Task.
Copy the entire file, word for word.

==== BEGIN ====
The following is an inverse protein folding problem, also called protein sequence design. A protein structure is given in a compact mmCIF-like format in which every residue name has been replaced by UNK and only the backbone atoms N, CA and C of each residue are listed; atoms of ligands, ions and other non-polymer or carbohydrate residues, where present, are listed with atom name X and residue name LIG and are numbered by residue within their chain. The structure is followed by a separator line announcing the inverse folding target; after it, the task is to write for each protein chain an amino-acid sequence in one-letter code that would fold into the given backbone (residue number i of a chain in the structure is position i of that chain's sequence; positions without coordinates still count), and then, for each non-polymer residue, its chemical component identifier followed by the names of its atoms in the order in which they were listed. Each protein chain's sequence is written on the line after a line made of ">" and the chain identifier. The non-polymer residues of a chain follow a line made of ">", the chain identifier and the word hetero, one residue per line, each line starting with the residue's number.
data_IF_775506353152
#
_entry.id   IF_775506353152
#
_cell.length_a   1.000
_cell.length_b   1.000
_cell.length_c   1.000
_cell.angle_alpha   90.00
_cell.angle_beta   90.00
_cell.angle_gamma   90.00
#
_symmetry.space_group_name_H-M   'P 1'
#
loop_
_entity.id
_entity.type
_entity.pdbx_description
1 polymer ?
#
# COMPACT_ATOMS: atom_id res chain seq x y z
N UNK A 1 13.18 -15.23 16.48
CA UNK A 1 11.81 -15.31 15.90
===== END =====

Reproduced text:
The following is an inverse protein folding problem, also called protein sequence design. A protein structure is given in a compact mmCIF-like format in which every residue name has been replaced by UNK and only the backbone atoms N, CA and C of each residue are listed; atoms of ligands, ions and other non-polymer or carbohydrate residues, where present, are listed with atom name X and residue name LIG and are numbered by residue within their chain. The structure is followed by a separator line announcing the inverse folding target; after it, the task is to write for each protein chain an amino-acid sequence in one-letter code that would fold into the given backbone (residue number i of a chain in the structure is position i of that chain's sequence; positions without coordinates still count), and then, for each non-polymer residue, its chemical component identifier followed by the names of its atoms in the order in which they were listed. Each protein chain's sequence is written on the line after a line made of ">" and the chain identifier. The non-polymer residues of a chain follow a line made of ">", the chain identifier and the word hetero, one residue per line, each line starting with the residue's number.
data_IF_775506353152
#
_entry.id   IF_775506353152
#
_cell.length_a   1.000
_cell.length_b   1.000
_cell.length_c   1.000
_cell.angle_alpha   90.00
_cell.angle_beta   90.00
_cell.angle_gamma   90.00
#
_symmetry.space_group_name_H-M   'P 1'
#
loop_
_entity.id
_entity.type
_entity.pdbx_description
1 polymer ?
#
# COMPACT_ATOMS: atom_id res chain seq x y z
N UNK A 1 13.18 -15.23 16.48
CA UNK A 1 11.81 -15.31 15.90